Clearly, transparency of results is fundamental. Only when we know what we are doing and what we are capable of doing, can we start to get better. But people who are in positions of power must use that power wisely. We can fall prey to the easy solution, using transparency to punish people, thereby creating fear. Or, we can choose the “harder” path; we can try to use transparency to figure out how to help our struggling colleagues.

I would be very interested in hearing your perspectives on this topic.

Thanks!

Walt

 


Aaron Schiess, PE

Associate, Senior Mechanical Engineer

Allan Hendrikse, PE, LEED AP BD+C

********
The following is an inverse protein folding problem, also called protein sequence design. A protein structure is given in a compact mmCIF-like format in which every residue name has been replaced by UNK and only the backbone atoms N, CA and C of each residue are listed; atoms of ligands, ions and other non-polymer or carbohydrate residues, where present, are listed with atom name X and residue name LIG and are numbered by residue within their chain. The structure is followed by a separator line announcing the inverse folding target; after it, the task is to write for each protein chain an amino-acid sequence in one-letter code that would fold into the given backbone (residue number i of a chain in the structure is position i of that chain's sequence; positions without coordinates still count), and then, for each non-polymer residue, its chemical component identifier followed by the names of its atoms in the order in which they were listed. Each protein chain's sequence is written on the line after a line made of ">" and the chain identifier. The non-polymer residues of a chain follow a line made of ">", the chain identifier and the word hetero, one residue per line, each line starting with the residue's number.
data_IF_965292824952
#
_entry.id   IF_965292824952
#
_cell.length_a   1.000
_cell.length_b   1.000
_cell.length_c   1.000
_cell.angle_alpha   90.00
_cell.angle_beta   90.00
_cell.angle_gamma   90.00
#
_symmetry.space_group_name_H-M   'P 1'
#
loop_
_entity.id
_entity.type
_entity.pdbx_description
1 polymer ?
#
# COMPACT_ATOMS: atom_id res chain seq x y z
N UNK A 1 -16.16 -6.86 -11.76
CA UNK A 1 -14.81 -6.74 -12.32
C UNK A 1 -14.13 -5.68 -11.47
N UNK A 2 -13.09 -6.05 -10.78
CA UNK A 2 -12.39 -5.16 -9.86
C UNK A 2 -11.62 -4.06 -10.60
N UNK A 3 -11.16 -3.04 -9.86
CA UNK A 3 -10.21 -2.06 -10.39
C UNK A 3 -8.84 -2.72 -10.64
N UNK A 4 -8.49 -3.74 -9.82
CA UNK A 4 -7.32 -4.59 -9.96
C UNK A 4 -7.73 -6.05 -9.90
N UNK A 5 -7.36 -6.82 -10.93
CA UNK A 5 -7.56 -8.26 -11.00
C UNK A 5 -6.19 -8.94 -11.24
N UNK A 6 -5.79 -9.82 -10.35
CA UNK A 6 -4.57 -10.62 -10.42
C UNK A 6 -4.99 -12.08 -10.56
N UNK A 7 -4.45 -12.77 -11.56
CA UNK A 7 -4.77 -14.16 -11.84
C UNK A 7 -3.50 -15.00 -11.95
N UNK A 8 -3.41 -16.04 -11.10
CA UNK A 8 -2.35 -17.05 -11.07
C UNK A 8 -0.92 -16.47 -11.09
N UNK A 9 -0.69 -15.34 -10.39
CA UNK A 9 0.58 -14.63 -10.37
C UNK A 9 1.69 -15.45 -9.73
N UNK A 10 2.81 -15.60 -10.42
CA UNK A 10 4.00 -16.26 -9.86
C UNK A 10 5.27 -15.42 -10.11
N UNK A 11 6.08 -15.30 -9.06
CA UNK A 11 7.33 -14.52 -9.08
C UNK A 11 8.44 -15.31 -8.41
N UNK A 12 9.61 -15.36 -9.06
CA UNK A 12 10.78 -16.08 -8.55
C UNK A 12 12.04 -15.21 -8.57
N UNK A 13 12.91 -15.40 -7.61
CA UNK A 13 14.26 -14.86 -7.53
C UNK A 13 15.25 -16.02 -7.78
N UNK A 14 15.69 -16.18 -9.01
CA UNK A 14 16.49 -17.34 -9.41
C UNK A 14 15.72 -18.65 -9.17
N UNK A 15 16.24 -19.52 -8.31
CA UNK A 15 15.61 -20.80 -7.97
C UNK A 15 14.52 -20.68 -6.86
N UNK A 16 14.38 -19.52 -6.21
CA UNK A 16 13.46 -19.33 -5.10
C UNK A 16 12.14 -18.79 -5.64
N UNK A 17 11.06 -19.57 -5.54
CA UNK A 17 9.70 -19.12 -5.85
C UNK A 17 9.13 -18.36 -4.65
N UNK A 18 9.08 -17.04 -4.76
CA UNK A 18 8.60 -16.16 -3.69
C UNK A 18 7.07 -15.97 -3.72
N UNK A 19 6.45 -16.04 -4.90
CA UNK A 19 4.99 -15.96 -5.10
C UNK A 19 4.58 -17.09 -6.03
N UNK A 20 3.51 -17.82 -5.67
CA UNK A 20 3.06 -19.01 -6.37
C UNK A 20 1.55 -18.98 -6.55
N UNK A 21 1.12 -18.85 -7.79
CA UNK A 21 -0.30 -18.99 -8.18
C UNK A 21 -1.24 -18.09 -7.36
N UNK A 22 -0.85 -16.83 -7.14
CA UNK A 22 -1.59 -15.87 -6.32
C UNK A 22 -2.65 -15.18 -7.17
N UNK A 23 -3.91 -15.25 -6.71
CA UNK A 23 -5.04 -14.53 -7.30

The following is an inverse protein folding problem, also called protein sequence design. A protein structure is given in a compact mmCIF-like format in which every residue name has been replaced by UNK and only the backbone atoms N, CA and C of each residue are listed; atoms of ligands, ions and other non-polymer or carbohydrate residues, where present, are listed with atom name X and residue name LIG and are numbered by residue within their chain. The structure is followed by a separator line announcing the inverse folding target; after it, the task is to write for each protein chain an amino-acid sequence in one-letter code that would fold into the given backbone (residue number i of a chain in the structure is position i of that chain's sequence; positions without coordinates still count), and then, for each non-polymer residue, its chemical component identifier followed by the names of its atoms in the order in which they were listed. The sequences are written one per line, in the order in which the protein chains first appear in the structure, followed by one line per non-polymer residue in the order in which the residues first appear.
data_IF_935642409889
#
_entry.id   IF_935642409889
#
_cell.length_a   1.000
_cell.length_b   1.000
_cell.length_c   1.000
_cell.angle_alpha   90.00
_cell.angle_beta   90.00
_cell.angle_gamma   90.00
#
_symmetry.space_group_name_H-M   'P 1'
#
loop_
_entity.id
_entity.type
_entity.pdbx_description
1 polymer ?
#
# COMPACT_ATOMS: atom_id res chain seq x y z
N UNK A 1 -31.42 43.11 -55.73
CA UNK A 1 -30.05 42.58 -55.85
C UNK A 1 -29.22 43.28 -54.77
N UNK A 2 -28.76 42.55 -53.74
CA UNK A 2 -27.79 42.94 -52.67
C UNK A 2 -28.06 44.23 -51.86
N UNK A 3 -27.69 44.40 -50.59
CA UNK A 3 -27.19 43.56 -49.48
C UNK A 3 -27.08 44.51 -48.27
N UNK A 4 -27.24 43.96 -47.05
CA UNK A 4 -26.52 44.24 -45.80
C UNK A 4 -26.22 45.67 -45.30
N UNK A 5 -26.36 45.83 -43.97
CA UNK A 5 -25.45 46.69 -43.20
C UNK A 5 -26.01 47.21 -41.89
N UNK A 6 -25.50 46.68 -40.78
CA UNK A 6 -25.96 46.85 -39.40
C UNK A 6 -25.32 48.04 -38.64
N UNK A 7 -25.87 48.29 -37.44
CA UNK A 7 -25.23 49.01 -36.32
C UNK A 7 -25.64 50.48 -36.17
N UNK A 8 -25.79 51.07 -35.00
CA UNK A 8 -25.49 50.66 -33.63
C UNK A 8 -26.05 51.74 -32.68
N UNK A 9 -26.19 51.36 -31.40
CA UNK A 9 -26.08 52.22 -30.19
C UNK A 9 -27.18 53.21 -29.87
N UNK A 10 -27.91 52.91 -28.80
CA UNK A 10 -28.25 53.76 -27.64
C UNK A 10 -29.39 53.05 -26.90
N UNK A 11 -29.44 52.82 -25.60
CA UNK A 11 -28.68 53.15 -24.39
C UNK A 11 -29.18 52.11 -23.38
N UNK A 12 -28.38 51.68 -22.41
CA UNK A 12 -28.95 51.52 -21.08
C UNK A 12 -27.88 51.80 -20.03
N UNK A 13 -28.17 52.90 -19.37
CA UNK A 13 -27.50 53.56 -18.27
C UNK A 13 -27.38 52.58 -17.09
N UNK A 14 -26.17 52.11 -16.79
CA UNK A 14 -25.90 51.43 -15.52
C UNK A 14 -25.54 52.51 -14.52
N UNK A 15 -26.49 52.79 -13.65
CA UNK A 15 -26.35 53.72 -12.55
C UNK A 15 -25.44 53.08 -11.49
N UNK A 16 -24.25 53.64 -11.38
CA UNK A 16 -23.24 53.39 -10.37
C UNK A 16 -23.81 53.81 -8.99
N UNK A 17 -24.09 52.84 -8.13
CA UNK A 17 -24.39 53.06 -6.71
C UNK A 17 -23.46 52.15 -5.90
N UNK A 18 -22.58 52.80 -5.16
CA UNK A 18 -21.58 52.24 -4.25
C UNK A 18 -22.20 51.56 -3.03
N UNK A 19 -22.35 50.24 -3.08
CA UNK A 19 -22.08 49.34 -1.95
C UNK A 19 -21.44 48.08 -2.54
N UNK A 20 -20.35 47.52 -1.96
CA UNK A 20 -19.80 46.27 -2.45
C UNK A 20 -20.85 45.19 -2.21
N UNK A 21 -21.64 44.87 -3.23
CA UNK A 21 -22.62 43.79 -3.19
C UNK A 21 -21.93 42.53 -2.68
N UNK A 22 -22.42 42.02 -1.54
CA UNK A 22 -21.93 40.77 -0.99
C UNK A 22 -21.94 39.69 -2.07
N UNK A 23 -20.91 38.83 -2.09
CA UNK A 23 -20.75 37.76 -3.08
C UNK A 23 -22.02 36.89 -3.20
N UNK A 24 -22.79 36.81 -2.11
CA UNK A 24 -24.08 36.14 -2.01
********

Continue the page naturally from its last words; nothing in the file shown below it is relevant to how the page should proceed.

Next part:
Senior Associate, Electrical Engineer

Anareli Catalan

Technology BIM Specialist

Andy Neathery

Technology BIM Specialist

Angelica Chow

Electrical Designer

Arturo S Salud

Associate, Senior Electrical Designer

Austin Barolin, PE, CEM, LEED AP O&M

Associate, Senior Energy Analyst

Bethany Beers, CCP, LEED AP BD+C

Energy & Commissioning Consultant

Bill Caron, PE, DBIA

Associate Principal, Senior Mechanical Engineer

Bill Hinton, CNMT

Associate Principal, Senior Project Manager

Brennan Schumacher, LEED AP

Associate Principal, Lighting Design Lead

Brian Hageman, LEED AP

Associate Principal, Plumbing Discipline Lead

Brian Hans, PE, LEED AP

Associate Principal, Senior Mechanical Engineer

Brian J. Lottis, LEED AP BD+C

Associate, Senior Mechanical Designer

Brianne Copes, PE, LEED AP

Senior Associate, Mechanical Engineer